Pyongyang's nukes: How dangerous are they?

North Korea's recent blast was tiny, but its commitment to nuclear weapons is long.

By , Staff writer of The Christian Science Monitor

In July 1955, researchers from North Korea's Academy of Sciences traveled to Moscow to attend a conference on nuclear energy. Shortly thereafter, the Kim Il Sung regime began sending specialists to a new institute in Dubna, a city devoted to Soviet nuclear physics. Their mission: learn the basics of splitting the atom.

From that seed, a bomb may have grown. On Oct. 9 – more than a half century after that first delegation left Pyongyang – North Korea conducted a nuclear test in the northeastern region of Kilju.

The test was small, and possibly a failure. But US experts say that given the length of time the North Koreans have been at work, and the apparent importance of nuclear weapons to the country's leadership, they may now continue to test until they get it right.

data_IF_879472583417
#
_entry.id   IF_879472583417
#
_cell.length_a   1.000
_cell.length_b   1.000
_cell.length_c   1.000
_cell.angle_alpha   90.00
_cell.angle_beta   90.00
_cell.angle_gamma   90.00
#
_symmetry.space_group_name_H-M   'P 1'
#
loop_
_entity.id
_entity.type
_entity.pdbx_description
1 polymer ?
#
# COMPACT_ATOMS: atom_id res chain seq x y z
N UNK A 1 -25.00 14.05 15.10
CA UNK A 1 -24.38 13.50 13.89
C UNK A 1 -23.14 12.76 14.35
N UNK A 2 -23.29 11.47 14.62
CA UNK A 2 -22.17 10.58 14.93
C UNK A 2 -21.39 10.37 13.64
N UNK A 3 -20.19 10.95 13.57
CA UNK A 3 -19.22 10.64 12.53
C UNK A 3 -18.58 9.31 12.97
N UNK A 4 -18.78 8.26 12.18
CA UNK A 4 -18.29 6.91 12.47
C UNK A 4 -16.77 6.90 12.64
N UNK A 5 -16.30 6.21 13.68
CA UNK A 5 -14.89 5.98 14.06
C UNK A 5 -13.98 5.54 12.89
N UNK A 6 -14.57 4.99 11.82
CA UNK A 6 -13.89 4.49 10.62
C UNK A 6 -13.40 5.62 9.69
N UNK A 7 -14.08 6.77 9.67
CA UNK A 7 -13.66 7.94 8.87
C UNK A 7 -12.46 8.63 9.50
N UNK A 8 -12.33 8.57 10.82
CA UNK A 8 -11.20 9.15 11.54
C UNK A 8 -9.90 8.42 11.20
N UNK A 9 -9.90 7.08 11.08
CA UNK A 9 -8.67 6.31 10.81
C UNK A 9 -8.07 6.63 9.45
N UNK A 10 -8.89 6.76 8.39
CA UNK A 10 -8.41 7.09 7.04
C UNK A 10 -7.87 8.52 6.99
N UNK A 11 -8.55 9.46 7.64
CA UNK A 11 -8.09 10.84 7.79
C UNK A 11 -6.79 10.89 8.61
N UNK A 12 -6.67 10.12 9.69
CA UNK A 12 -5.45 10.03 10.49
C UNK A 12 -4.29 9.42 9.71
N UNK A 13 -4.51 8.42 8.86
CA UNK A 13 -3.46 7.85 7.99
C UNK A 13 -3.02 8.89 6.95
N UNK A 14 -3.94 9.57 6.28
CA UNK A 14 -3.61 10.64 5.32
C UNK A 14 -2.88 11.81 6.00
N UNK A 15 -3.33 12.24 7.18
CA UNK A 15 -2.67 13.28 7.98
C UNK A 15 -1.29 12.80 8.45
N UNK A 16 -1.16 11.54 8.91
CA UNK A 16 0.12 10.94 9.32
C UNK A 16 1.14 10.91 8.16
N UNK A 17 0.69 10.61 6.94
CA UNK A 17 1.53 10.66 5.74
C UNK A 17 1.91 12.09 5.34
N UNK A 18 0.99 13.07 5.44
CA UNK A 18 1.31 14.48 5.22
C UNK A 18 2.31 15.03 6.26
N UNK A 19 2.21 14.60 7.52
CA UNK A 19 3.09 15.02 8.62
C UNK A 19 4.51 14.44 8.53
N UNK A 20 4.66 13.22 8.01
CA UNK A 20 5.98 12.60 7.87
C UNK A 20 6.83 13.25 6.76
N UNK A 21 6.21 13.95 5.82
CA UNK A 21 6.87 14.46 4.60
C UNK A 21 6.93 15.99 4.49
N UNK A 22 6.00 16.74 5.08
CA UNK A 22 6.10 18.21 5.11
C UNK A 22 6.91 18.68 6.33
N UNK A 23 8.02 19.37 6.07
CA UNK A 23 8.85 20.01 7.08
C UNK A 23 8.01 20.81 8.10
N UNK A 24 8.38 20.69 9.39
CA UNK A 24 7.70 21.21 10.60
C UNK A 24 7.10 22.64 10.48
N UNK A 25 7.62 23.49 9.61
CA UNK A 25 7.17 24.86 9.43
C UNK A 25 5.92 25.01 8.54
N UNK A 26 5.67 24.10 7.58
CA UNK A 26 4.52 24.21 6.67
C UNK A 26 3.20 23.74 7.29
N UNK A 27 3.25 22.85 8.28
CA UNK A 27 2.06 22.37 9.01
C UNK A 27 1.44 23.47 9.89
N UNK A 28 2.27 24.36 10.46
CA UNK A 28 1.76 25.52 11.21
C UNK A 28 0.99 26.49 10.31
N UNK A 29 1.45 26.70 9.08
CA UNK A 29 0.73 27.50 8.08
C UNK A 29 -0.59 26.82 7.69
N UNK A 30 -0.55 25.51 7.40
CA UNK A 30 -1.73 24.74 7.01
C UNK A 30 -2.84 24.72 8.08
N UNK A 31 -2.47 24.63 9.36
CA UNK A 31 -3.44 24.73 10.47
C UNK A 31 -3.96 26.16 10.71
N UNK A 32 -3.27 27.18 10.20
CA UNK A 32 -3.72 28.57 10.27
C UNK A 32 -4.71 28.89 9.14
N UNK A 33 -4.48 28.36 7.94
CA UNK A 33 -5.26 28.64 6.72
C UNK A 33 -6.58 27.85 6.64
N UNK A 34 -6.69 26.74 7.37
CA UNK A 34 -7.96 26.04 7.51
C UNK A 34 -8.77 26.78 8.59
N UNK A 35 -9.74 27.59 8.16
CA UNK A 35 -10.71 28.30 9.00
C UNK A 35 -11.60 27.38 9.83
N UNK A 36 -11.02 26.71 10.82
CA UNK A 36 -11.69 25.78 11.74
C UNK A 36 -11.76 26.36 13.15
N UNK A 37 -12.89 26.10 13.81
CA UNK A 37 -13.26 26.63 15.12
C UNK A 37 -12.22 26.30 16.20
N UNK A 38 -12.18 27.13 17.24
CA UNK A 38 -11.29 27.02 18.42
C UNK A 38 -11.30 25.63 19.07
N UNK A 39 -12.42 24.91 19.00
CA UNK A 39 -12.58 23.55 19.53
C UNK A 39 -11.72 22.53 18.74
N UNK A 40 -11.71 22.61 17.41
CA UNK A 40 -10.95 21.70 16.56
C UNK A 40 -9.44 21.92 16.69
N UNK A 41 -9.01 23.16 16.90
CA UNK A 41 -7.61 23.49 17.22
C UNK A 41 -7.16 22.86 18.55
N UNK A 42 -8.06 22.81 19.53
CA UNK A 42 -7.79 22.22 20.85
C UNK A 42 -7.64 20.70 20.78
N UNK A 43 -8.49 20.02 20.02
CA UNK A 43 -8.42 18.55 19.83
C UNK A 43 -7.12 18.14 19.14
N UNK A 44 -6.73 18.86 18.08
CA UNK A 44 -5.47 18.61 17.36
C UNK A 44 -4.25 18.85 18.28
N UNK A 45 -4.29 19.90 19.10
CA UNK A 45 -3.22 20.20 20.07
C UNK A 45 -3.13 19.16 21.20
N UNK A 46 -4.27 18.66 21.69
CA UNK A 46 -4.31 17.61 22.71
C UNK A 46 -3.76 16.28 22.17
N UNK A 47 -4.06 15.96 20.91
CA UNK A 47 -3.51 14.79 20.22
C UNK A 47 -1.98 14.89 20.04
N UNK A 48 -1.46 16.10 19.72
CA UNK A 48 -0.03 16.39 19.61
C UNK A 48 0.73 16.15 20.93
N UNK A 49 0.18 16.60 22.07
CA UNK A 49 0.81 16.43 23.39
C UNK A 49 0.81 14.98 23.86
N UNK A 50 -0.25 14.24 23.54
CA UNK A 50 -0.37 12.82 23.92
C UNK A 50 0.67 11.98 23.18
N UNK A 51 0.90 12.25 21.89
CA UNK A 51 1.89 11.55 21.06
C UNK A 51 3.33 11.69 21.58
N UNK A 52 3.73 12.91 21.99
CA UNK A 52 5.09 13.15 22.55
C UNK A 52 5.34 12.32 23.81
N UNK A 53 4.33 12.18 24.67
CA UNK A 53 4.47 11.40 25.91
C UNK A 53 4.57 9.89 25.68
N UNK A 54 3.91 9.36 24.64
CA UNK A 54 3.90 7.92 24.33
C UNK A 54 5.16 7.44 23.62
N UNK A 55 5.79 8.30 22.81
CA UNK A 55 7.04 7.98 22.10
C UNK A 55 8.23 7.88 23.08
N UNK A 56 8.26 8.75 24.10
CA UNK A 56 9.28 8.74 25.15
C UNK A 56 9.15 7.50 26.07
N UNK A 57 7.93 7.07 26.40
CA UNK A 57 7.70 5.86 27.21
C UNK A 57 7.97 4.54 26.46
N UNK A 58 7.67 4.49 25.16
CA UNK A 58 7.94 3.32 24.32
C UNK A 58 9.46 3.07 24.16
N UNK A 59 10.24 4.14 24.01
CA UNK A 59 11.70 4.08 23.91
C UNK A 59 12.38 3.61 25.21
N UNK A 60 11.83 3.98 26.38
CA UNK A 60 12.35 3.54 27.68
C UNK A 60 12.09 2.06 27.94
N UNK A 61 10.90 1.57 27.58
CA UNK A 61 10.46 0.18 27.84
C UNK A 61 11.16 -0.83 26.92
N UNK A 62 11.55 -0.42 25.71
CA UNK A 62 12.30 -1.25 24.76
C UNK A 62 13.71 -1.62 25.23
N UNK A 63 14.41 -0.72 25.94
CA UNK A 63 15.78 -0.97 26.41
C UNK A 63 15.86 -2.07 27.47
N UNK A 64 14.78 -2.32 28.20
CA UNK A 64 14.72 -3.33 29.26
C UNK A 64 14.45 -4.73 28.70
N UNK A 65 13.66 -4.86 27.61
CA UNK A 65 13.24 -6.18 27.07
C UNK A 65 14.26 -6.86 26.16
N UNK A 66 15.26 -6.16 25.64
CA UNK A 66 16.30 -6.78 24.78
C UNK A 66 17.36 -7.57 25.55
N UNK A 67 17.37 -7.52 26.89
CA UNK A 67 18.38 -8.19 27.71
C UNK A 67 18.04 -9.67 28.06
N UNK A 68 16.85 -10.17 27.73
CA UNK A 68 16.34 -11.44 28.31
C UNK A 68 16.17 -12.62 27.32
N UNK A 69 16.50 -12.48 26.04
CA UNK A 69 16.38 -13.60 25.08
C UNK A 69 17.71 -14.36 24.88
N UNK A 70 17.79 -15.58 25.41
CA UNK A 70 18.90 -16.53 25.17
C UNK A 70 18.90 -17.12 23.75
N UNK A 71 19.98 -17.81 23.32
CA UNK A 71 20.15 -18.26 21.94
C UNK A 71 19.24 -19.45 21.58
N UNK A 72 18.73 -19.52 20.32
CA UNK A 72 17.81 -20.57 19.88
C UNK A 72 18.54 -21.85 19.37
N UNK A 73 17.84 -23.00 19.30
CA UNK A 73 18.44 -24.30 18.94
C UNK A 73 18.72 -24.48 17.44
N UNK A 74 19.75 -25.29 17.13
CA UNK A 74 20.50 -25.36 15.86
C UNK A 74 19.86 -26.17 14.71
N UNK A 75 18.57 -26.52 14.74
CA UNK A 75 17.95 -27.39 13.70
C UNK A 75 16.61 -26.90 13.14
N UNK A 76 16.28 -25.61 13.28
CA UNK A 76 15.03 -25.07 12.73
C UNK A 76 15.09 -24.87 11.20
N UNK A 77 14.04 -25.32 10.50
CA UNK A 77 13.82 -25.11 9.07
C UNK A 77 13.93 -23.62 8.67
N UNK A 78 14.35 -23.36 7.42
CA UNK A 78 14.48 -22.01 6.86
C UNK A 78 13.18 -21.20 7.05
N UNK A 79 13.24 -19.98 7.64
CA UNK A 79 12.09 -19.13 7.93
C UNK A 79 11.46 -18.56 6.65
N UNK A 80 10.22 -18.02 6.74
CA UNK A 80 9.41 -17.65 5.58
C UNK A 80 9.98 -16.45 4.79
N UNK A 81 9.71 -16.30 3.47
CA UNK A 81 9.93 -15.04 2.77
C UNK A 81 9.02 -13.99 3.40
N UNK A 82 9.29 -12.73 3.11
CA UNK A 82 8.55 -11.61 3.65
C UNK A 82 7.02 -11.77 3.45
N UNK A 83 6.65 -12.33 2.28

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They might not have labored five decades just to produce a scientific demonstration. At this point, they could be perfecting something else: a deliverable nuclear arsenal.

"My own view is that they are building a smaller weapon in line with a device that could fit on a ballistic missile," says David Albright, a physicist and president of the Institute for Science and International Security (ISIS) in Washington.

Possibility of a second test

At the time of writing, North Korea had not conducted a second nuclear explosion. But US satellite imagery reportedly has revealed increased activity around several possible test sites.

"We're concerned about further action by the North Koreans, but further action by the North Koreans will only deepen its isolation, which is pretty deep right now," said Secretary of State Condoleezza Rice on Wednesday in Tokyo.

North Korean officials, for their part, did not rule out a second test. In a rare interview with a Western news organization, Ri Gun, director-general of the Foreign Ministry's American affairs bureau, told ABC News that another test would be "natural."

That is just what worries nuclear experts in the United States.